Intensified Verb Variants

The verbal stem –essō (rarely -issō) may be grafted onto existing verbs to denote a certain energy or eagerness of action (though not necessarily repetition.)

  • Capiō (take) —> capessō (snatch)
  • Faciō (do) —> facessō (do eagerly)
  • Petō (seek) —> petissō (look frantically for)

Declension of such verbs is usually third declension for present and infinitive, but fourth declension for perfect and supine.

  • Capessō, capessere, capessīvī, capessītum
  • Petissō, petissere, petissīvī, petissītum

This is somehow related to the rare variant of the future perfect stem -āssō.

  • amāssis (for ameris)
  • although these forms are so rare that there’s no complete declension of any one verb in this form in all extant Latin literature, fragmentary appearances suggest that these too would follow the third (present, infinitive) / fourth (perfect, supine) pattern

The Essential AG: 183.5, 263.2b, 236.2bn

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It Escapes Many

The impersonal latet (from the sans-passive lateō, latēre, latuī, —) takes either an accusative or a dative in prose and poetry. The accusative is the more common form.

  • It escapes me: mē latet.
  • Most people are unaware: plērōs latet.
  • She doesn’t know yet: eī adhuc latet.

Lateō can also be used impersonally, with the same variation in form:

  • Rome lies safe from enemies: Rōma hostibus latet.
  • The escaped songbirds elude their keepers: passērēs vāgī custōdēs latent.

In practice, a direct object isn’t always necessary.

  • The finest things remain unseen: pulcherrima latent.

(And yep, this word is related to λανθάνω)

The Essential AG: 388cn1, 396c, 396cn

The Latin Syllabe

Latin syllables are numbered according to the separate vowels and diphthongs within a word.

a-ci-ē (3), fī-li-us (3), etc.

A consonant is generally contained within the unit of a following vowel, except where there is a double consonant, since paired consonants are always separated, or where a consonant ends a word.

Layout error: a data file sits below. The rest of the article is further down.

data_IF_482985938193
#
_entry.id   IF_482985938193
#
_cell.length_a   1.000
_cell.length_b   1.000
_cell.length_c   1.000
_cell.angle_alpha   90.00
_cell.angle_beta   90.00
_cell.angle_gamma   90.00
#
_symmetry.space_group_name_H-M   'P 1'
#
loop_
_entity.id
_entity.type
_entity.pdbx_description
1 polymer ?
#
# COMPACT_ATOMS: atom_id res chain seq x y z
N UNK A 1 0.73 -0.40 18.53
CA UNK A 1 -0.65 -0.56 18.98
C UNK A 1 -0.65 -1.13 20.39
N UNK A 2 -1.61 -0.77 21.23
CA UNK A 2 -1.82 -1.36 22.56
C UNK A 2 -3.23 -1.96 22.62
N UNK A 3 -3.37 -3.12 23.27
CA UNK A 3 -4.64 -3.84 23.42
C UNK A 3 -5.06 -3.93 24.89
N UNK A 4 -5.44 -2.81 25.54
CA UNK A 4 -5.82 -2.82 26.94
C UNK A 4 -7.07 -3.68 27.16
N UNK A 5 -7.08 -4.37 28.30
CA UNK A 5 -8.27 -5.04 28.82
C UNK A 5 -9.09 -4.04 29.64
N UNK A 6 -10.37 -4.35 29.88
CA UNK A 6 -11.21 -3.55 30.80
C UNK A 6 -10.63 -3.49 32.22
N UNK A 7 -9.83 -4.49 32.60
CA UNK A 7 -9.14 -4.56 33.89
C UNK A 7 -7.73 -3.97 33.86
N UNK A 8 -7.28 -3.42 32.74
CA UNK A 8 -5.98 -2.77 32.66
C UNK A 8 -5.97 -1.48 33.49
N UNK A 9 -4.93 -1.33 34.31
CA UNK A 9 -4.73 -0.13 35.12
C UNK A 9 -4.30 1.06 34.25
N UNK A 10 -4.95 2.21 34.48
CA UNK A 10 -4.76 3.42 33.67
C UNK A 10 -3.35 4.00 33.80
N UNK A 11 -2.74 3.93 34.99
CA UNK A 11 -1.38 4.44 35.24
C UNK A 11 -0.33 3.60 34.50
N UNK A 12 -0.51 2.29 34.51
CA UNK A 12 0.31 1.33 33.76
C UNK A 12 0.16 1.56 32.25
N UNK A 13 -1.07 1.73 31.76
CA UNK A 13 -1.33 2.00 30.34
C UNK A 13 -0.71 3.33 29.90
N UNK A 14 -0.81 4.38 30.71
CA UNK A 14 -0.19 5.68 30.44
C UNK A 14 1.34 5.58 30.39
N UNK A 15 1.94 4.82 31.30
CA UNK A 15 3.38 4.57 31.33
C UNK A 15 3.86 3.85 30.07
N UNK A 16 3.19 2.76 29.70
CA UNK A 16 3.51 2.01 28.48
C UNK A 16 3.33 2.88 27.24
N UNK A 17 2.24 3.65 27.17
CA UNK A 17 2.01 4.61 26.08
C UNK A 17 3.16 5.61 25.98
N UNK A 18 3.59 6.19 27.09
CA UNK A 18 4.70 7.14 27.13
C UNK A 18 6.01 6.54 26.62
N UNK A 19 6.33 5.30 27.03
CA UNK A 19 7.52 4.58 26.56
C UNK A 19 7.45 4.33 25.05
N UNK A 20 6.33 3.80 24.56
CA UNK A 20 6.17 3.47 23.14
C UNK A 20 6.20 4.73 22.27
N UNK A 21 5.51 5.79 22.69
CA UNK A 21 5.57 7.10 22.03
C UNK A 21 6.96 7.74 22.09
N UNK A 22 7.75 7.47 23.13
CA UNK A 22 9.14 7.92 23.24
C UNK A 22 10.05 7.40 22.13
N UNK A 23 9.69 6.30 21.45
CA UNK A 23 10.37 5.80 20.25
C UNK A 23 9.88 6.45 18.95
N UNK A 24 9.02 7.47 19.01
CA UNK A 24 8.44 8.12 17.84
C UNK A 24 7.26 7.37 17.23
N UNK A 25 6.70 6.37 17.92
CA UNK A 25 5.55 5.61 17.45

pa-ter (2), in-iū-ri-a (4), mit-tō (2)

(Not that is a semi-consonantal glide pairing, where the i is sounded as the English y.)

This rule becomes trickier with double consonants: what do we do with dixit? (dix-it or di-xit?)

  • A&G prefer dix-it, but acknowledge there is no hard and fast rule. Like the corresponding Greek ξ, this word would have been sounded as dic-sit, so it’s really a matter of preference where you put the double consonant.
  • Luckily, the double consonants, sd and ps, are much rarer in Latin

Note the distinction between a

  • Any syllable founding with a vowel or diphthong is open.
  • Any syllable ending with a consonant is closed.

In compounds, the rules are modified a little to mark the separation of compounded parts.

du-plex (2) instead of dup-lex (2) [it’s not clear to me whether this is a matter of A&G convention, or broader Latin phonological patterns of pronunciation.]

The Essential AG: 7, 7a-b

How to Decline Pater Familiās?

What’s the genitive of pater familiās? Is it pater familiātis? patris familiātis?

Actually, it’s patris familiās.

The second word, familiās is an archaic partitive genitive, so it’s not declined.

  • pater/patris/patrī/patrem/patre/patrēs,etc. familiās.

However, if we’re discussing the father of many families…

  • pater/patris,etc. familiārum

The Essential AG: 43b

Short ‘i’ in Fīō

As I discussed in the last post, certain forms of fīō feature a short i instead of the usual long. I thought there would be a long and complicated phonological history to tell, but it turns out fīō is just following a few phonological rules that we already know.

Long vowels before final m, r and t are shortened.

  • amō, amās, amat
  • amem, amēs, amet
  • amer, amēris, amētur
  • so also fīō, fīs, fit

The second rule is more exclusive to fīō, but follows a consistent pattern: the ī is shortened before -er.

  • fierem, fierēs, fieret; fierī

The Essential AG: 603.3, 606.3a

Compounds of Fīō

Compounds of faciō vary between passives in -fīō and passives in -ficior. The distinction? Check the vowel a (faciō) in the compound. In the rare case that this is retain in the compound, then –fīō is also retained.

benefaciō, benefacere, benefēcī, benefactum (in place of the expected beneficio/ficere/fēcī/fectum, and hence the English ‘benefaction’ but also ‘infection.’)

  • benefīō, benefierī, benefactus sum

Several of the faciō compounds that feature -ficiō/-ficior forms will also feature passive -fīō forms, with separate meanings.

  • cōnfit, it happens
  • dēfit, it lacks
  • īnfit, he beings (to speak)
  • interfit, he perishes
  • superfit, there remains

The Essential AG: 204b-c

Fīō

In place of a passive form [facior], Latin makes use of fīō, fierī, factus sum.

  • Note that both the ī and the ō are long, which distinguishes fīō from similar – verbs, where the i is short
  • Note that A&G get very prescriptive about the proper forms of fīō, and whereas they distinguish between those forms which appear in “good” prose from those which appear in (“bad”?) prose, we will make no such distinction here.

Picture 1

photo credit: Wiktionary

Note a few variations: the long vowel on ī is present in present in most places, but absent in fit, fierem, and fierī.

The Essential AG: 204